In commemoration of our friend and fellow countryman M. Tamalt passing away in circumstances not exactly very honorable, we reproduce herewith excerpts of 2 articles. On World Press Freedom Day, last May 3rd, the UN High Commissioner for Human Rights, Navi Pillay said governments must work to protect the media and “investigate and bring to justice those responsible for violent assaults upon journalists.”
Research recently conducted by the Office of the High Commissioner for Human Rights in the Middle East has shown that although the constitutions of the majority of Middle Eastern countries provide for freedom of expression, in reality conventional and international (including radio, satellite TV and the Internet) media remain under a restricted and intimidatory legal, political and security environment. [. . .]
A British-Algerian journalist had died six months after staging a hunger strike in Algiers over his detention for publishing articles seen as offensive to President Abdelaziz Bouteflika, prison authorities and his lawyer said.
Rights groups called for an investigation into Mohamed Tamalt’s death – Reporters Without Borders said the news was a “hammer blow to all those who defend freedom of information in Algeria”.
The 42-year-old blogger and freelance reporter succumbed to a lung infection in hospital in Algiers on Sunday, the prison service said in a statement.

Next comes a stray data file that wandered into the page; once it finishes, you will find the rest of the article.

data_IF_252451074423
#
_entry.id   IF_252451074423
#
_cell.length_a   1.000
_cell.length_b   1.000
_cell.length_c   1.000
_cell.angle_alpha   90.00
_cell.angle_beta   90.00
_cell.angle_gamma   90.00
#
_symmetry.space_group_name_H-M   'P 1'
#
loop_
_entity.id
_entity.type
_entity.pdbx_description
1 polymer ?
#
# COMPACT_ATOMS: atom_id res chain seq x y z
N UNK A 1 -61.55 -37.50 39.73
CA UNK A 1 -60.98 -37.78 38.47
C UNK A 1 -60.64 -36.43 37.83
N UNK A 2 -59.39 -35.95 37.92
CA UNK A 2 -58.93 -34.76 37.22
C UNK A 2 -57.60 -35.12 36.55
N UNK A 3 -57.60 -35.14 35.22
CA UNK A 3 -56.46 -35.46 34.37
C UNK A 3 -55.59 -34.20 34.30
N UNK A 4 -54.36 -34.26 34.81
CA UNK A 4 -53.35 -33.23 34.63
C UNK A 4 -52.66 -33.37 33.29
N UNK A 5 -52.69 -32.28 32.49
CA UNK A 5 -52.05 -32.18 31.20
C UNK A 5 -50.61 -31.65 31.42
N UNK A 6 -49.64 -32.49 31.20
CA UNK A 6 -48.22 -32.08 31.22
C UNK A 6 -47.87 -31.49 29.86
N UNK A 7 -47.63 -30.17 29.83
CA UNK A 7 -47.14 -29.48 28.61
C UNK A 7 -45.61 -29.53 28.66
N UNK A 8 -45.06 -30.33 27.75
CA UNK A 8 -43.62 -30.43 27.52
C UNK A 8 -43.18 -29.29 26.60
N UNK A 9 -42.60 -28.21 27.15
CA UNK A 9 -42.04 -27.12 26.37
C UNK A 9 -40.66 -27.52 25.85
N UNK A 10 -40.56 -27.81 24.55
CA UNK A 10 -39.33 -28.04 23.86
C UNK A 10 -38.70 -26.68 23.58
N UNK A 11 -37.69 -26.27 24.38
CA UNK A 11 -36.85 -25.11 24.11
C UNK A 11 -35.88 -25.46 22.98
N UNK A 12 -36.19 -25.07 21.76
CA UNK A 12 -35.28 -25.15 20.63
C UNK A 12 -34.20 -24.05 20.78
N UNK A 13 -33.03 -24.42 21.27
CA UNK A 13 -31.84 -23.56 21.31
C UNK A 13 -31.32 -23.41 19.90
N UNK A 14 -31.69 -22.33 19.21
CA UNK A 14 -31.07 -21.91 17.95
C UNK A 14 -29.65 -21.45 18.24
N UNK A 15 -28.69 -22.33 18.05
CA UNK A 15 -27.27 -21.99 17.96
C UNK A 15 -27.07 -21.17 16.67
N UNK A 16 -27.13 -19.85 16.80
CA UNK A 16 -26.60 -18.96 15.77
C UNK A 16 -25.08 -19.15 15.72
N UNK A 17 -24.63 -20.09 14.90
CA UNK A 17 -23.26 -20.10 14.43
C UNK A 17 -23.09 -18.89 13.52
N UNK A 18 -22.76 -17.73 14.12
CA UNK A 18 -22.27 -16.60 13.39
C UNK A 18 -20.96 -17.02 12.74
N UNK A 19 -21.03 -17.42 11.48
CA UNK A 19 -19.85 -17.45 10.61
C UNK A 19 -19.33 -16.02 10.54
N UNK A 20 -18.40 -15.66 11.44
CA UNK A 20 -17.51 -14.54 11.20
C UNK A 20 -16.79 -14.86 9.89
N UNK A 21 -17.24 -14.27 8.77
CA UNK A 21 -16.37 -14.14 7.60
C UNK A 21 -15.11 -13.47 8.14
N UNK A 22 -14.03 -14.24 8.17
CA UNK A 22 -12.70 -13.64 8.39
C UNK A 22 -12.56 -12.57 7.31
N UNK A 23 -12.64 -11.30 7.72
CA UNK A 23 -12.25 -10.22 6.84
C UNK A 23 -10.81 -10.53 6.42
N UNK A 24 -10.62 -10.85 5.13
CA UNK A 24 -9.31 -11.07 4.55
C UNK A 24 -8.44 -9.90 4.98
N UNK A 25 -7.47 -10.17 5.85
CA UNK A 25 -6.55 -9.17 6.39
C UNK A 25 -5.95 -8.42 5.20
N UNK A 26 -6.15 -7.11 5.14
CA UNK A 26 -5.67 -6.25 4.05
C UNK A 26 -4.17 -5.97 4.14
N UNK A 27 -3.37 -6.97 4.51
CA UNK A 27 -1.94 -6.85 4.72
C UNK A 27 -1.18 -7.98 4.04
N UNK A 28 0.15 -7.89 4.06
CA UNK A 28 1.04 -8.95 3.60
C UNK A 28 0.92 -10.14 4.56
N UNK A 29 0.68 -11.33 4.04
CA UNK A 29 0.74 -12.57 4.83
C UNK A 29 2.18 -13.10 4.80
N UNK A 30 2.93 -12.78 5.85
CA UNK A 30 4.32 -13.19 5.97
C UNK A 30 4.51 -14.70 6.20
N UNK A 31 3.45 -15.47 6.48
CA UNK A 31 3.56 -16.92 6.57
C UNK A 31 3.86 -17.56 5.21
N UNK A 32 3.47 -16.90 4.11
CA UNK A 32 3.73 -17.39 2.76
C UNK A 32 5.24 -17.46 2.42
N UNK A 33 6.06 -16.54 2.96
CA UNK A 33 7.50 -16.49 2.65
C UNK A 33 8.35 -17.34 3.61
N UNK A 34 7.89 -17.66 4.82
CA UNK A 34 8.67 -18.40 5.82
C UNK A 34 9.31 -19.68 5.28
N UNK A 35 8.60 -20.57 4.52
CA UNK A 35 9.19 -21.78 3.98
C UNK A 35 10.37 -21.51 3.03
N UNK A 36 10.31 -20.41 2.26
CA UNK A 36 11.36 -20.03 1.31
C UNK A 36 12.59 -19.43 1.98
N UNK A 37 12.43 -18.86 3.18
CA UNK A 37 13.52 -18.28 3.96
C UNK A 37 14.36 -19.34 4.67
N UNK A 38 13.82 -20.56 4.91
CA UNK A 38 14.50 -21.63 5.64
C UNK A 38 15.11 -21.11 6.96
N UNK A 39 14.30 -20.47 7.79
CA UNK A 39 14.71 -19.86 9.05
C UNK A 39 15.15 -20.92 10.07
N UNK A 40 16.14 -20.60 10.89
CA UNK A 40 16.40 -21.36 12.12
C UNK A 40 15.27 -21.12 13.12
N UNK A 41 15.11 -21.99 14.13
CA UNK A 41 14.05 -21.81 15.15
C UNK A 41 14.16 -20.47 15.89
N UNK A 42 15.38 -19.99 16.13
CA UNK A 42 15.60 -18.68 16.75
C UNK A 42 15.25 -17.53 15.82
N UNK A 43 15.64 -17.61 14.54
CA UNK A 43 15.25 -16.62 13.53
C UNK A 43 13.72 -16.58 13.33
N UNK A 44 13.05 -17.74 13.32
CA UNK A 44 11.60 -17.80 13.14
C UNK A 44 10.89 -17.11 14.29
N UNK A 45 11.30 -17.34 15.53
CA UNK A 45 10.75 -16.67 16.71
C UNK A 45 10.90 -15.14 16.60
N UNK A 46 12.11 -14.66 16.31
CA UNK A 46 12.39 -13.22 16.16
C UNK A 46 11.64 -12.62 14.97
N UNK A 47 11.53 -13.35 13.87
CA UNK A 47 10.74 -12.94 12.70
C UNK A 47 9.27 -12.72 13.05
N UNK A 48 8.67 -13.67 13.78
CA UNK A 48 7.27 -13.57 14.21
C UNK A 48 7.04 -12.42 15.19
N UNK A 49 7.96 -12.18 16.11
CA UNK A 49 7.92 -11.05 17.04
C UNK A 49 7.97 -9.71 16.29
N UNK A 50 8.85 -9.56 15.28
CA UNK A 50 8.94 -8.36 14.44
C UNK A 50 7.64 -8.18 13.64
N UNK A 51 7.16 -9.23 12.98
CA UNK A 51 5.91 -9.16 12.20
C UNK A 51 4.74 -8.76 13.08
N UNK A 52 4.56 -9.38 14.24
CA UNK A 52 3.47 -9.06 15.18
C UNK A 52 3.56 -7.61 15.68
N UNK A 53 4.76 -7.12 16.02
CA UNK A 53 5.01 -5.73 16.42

“I can confirm the death of the journalist Mohamed Tamalt in Bab el-Oued hospital after a hunger strike of more than three months and a three-month coma,” lawyer Amine Sidhoum said on Facebook.
Tamalt, who was based in London, was arrested in Algeria in June for posts he had shared on Facebook that were seen as critical of Algerian authorities.
Placed in pre-trial detention for “offending the president” and “defaming a public authority”, he was later given a two-year sentence for offence against a public official, according to Human Rights Watch.
“It is urgent that lawyers are allowed access to the journalist’s medical dossier,” Yasmine Kacha, North Africa director of Reporters Without Borders, said.
“A public apology should be presented to the journalist’s family and an investigation immediately opened,” she said in a statement.”
Algeria’s prison service said the hospital had been treating Tamalt for his lung infection, and he had been receiving daily treatment since beginning his hunger strike in late June.
(Reporting by Lamine Chikhi; Editing by Aidan Lewis and Andrew Heavens)
The Guardian elaborating adds that the 42-year-old blogger and freelance journalist, who ran a website from London where he lived, was charged with offending President Abdelaziz Bouteflika and defaming a public authority, in the poem he shared on Facebook. A court in Algiers sentenced him to two years in prison on 11 July and fined him 200,000 dinars (£1,400). An appeals court upheld the ruling a month later.
Amnesty International urged Algerian authorities on Sunday to open an “independent and transparent investigation into the circumstances” of the journalist’s death.